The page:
What The Chinese Currency Devaluation Really Means

12th August 2015 / Global

Citizens of the world are told by their governments that all is well and that their economic plans ‘are on course’. They are not of course. Misinformation, disinformation and propaganda is the same the world over. As capitalism staggers from one crisis to the next, inducing new rounds of bailouts, austerity and state theft, they are creating a deepening crises of everyday life.

Japan’s economic woes over the period of 1995 to 2007, saw GDP fall from $5.33 to $4.36 trillion in nominal terms, real wages fell around 5% and it has got worse ever since. In fact, Japan now has a chronic part-time employment culture and an even bigger number who are unemployed overall.

Eurostat estimates that 23.296 million men and women in the European Union, of whom 17.756 million were in the euro area alone were unemployed in June 2015 – not signs of healthy economies.

There are 108.616 million people in America are either unemployed, underemployed or “Not in the labor force”. This means that there are only 47% of working age Americans have a full-time job. Yet the government hails it’s own economic powers by declaring unemployment is less that 6% with smoke and mirrors economics.

Globally, more than 61 million jobs have been lost since the start of the global crisis in 2008. By 2019, more than 212 million people will be out of work and that does not include the hundreds of millions underemployed or those unable to work for whatever reason.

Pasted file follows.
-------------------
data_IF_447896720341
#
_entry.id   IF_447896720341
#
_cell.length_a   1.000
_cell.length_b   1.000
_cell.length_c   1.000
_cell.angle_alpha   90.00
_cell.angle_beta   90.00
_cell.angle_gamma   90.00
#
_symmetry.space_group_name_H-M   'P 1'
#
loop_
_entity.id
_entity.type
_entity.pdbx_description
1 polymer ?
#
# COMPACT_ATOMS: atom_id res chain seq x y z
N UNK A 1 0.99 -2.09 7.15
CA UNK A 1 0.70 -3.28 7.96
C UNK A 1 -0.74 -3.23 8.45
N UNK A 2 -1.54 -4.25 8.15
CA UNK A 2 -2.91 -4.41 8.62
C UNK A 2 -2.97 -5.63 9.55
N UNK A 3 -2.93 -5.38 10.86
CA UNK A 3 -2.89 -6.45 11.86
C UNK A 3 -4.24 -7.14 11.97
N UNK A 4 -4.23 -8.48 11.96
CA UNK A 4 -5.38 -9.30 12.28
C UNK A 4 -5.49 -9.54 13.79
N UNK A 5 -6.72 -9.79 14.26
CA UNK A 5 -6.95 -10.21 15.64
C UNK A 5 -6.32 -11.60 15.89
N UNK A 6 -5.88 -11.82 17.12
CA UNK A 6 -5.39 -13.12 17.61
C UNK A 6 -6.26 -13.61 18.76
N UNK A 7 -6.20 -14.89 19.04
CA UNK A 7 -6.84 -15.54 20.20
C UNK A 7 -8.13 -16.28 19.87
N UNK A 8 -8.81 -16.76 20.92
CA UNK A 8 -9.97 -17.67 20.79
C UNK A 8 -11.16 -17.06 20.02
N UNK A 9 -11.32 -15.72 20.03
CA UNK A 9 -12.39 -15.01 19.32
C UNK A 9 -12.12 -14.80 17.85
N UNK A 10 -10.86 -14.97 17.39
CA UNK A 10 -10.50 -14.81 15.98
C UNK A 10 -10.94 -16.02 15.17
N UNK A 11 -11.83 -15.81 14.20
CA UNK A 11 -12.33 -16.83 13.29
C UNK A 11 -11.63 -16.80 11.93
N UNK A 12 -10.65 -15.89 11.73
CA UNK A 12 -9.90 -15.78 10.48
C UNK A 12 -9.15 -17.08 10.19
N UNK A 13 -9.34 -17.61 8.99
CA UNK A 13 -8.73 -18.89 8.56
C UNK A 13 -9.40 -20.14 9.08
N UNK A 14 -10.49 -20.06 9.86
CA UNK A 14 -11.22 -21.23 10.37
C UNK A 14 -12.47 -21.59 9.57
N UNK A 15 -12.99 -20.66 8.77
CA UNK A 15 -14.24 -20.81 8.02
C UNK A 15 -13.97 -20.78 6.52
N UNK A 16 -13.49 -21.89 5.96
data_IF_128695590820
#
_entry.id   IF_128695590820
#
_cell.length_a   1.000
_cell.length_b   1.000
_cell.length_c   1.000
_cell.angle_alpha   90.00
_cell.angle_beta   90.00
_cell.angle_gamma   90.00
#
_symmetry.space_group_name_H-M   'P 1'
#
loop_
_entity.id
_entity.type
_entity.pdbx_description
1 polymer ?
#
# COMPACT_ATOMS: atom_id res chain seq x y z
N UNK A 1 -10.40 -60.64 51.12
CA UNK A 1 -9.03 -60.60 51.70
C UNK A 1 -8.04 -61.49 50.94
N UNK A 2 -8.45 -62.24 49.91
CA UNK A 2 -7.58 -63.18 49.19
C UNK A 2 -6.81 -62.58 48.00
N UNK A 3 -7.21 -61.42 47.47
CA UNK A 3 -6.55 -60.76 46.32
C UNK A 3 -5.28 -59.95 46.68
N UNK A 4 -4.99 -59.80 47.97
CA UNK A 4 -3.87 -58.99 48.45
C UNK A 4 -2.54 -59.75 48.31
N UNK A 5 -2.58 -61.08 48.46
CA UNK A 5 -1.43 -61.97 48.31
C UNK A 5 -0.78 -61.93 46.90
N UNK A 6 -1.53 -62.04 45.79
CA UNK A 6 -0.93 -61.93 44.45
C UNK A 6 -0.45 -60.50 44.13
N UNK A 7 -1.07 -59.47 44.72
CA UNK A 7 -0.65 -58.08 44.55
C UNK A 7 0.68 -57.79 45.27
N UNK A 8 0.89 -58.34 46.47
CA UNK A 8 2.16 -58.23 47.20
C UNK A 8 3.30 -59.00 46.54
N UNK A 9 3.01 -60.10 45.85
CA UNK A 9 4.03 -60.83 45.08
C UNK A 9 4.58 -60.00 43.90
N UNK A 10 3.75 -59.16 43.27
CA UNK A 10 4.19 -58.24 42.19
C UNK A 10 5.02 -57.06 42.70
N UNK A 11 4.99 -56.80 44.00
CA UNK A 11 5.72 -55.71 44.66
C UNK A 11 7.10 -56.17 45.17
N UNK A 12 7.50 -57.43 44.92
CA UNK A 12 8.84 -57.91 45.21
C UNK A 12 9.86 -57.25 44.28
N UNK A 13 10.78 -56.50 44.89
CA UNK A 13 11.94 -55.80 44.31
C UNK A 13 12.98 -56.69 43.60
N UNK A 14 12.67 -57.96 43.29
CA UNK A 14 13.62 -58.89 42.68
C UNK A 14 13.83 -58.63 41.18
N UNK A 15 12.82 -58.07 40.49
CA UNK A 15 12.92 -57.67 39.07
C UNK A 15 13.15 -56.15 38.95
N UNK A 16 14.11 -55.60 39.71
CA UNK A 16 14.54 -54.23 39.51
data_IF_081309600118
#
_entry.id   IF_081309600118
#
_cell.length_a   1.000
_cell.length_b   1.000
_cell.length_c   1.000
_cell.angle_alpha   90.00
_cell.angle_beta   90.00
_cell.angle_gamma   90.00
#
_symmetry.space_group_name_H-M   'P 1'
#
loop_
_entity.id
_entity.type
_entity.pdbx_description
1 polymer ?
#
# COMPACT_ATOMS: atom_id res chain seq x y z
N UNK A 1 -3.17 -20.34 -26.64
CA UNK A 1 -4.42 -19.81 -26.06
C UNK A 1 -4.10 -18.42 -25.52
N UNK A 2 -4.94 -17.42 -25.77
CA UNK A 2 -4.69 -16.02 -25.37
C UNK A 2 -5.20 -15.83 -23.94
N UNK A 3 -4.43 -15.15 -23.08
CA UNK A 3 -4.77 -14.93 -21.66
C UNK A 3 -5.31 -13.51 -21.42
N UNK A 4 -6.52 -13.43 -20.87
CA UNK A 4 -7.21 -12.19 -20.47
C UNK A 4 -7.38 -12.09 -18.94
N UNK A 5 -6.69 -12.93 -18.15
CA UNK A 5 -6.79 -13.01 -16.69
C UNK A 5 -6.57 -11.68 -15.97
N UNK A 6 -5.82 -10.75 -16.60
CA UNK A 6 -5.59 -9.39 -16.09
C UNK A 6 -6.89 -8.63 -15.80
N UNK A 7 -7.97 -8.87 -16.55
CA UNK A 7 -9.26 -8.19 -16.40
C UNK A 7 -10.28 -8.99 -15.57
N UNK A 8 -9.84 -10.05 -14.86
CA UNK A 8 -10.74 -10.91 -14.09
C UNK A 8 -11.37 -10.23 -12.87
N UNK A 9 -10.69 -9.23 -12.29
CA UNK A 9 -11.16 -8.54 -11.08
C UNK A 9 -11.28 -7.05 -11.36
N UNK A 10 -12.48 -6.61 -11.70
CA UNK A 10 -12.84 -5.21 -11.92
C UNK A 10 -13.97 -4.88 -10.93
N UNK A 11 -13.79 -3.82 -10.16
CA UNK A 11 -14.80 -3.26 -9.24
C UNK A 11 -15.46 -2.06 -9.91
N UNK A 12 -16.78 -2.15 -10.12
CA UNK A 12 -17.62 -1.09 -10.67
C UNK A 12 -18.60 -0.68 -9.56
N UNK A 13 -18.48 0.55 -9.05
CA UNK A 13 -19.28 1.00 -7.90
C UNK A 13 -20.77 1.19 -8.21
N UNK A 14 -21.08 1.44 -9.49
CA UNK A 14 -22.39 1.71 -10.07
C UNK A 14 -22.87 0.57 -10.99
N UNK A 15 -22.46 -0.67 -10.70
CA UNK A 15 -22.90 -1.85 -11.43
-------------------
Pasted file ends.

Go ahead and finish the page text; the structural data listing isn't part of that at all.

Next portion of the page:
There are 25 nations that are currently facing a full-blown debt crisis, and there are 14 more that are rapidly heading toward one. Right now, the debt to GDP ratio for the entire planet is up to an all-time record high of 286 percent, and globally there is approximately 200 TRILLION dollars of debt on the books. Greece imploded on 177 percent of debt to GDP. Not the signs of heathy economies.

China just surprised everyone and gave a clear demonstration that the markets all over the world are in turmoil proving governments are quite simply ‘not on course’ – obviously, far from it.

Markets received a seismic jolt from China yesterday as it devalued its currency, the Yuan, by the most in two decades, cutting its daily reference rate by 1.9 percent. The move sparked instant selloffs in stocks, commodities, and emerging market currencies as well as a drop in the yield of the 10-year U.S. Treasury Note, which is trading early this morning at a yield of 2.16 percent.

The devaluation was interpreted in the markets as a sign of capitulation by China to forego a stable currency policy in a last-ditch effort to revitalize sluggish export growth. On Friday, China reported that its exports had plunged by 8.3 percent overall in July with dramatic declines of 12.3 percent to the European Union and 13 percent to Japan. Exports to the United States fell by 1.3 percent.


China’s devaluation causes problems in global markets